Luke Newman, portfolio manager on the UK Absolute Return strategy, gives his thoughts on UK markets as we move further into 2020, outlining key issues to note – both macroeconomic and political – that are likely to have an impact on share prices in the months ahead.
Clarity over the direction of Brexit has created a big change - making the UK equity market investable for the first time in a number of years.
The end of 2019 saw a very sudden and very savage rotation into lower valued, more cyclical areas of the market. The disparity in pricing between growth and value remains a feature of
all capital markets, which will need to be managed very carefully.
While the UK election brought some clarity over the short-term direction of Brexit, political
risk remains heightened, with UK/EU negotiations ongoing and a potentially contentious US election ahead. The focus remains on ensuring that appropriate positioning is in place to
Which macroeconomic themes do you think will be most relevant in 2020?
Looking forward to 2020 our primary focus is on individual shares and the opportunity that they can provide. But from a thematic point of view, two really jump out. The first is the UK. We have not been apologists for the investment environment in the UK, but we can see a lot of clarity now with the first majority government for a number of years, and at least some hints of a way forward, in terms of Brexit. This has created a big change in our home market; it has made the UK equity market investable again for the first time in a number of years.
Secondly, from a thematic point of view, the importance of operating within our ESG framework can’t be understated. This isn’t new for the strategy, but what we’ve seen in recent years is the importance of ESG-orientated investors – and money flows – becoming increasingly important in driving individual share prices. The flexibility of having a long and a short book allows us to harness this theme for the benefit of our investors, and that is something we expect to see more of in 2020 than we have, even over the last few years.
Where do you see risks and opportunities for long/short investors in 2020?
Risks for an equity investor – even a long/short one – are a permanent feature. So we can see risks from a micro and a macro level going forward. The benefit that we have though, is within the flexibility of the strategy itself, operating with a stock-specific long and short book, plus a more fundamental long-term ‘Core’ book, augmented by a very flexible, trading-orientated ‘Tactical’ book. That gives us the toolkit to hopefully manage those macro and micro risks and deliver a consistent, stable stream of absolute returns for our investors.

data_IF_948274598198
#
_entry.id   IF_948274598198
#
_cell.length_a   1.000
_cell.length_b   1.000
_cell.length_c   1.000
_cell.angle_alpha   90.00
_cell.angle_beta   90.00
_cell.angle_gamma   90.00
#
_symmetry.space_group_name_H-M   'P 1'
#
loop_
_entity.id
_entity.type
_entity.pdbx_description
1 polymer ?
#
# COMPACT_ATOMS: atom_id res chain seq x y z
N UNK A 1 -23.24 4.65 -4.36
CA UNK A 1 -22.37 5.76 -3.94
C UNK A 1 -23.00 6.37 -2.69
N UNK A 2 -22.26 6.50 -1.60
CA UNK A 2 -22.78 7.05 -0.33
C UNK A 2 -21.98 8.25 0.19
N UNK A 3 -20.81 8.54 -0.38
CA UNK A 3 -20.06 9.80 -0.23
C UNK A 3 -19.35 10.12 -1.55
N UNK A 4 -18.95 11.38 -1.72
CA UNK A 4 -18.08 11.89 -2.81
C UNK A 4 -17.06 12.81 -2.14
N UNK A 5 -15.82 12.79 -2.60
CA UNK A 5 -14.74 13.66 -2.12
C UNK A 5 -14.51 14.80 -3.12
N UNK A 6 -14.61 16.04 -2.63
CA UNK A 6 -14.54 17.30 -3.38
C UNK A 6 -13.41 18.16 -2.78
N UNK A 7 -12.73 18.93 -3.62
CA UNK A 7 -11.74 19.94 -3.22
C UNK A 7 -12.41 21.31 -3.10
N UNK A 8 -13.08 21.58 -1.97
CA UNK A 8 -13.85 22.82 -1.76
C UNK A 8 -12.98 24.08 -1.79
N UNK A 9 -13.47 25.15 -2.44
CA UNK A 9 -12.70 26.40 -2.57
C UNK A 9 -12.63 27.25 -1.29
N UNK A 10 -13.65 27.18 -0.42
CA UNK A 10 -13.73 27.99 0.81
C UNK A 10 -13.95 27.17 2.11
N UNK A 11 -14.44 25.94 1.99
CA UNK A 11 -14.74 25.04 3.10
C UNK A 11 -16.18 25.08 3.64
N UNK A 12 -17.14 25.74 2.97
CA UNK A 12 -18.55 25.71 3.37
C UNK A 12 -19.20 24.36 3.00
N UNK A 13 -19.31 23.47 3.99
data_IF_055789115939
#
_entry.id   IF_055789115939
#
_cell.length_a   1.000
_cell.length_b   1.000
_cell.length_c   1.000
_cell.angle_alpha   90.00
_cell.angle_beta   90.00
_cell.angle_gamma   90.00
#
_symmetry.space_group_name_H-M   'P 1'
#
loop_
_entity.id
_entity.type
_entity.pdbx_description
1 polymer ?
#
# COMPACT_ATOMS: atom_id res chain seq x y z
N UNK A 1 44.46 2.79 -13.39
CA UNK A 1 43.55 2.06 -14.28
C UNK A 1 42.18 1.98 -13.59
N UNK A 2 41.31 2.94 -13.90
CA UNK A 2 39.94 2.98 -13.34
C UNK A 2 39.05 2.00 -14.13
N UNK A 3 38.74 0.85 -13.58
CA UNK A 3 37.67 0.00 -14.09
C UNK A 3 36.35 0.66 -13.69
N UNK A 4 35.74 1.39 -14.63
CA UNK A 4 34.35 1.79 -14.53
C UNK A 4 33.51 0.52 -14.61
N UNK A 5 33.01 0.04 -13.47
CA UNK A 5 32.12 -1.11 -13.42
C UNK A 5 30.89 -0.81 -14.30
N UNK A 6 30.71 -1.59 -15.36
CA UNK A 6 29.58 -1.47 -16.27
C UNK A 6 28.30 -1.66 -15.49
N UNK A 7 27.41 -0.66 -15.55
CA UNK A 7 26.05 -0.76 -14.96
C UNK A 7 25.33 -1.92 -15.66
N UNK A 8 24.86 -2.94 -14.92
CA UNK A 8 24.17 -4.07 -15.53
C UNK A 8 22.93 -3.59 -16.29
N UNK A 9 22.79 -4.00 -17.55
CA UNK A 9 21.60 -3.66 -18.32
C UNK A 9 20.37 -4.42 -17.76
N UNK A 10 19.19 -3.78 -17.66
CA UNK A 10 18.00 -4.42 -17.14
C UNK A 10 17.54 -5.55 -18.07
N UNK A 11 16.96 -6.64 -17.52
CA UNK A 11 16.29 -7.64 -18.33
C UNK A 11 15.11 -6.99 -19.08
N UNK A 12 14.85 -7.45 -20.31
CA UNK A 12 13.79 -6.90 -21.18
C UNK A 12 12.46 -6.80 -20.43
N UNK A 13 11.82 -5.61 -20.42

What surprises did 2019 present?
2019 provided a lot of surprises, as ever, particularly politically. Domestically within the UK, huge amounts of political uncertainty eventually gave way to a more positive future – in terms of certainty, at least – via the general election. From a trading point of view that provided opportunities both into and out of that event, which we were able to capitalise on within the strategy.
Other major surprises occurred through the summer. Thematically within markets, there has been a huge bias towards growth-orientated investments and equities within markets: compounding, high-quality entities and companies performing very well. We did see in August and October, a very sudden and very savage rotation into lower valued areas of the market – more industrial and cyclical in nature.
Which market/economic indicators are the most important for you?
There are two factors that we are watching extremely closely when we look forward to 2020. Politically, again, we are facing a US presidential election. This will increase in importance as we move forward throughout the year. We are already thinking about trading blueprints, depending on various scenarios, so plenty of work to do ahead of time. In a strategy that is focused on preserving capital, and delivering that steady absolute return, it is important that we have the appropriate positioning in place to limit any volatility that we see.
Secondly, returning to a feature of 2019, we have seen again an extreme setup between growth and value within markets – all capital markets. And we are seeing that across the world. We need to manage very carefully against any uptick in inflation and this seems more pertinent than ever. We have seen central banks generally operating with a lot of stimulus in place. Could this be augmented by western governments beginning to utilise fiscal stimulus tools a little bit more, in an attempt to stimulate labour inflation (and general inflation) back into the economy? If that were successful, it would cause a big shift within equity markets I would think, and that would require managing. For example, our short position within banks globally would be the sort of area we would be reviewing were there any evidence of inflation that began to manifest.
So, plenty to monitor, plenty to watch and we are expecting a very active year of trading and positioning that hopefully can deliver that positive absolute return for our investors again.
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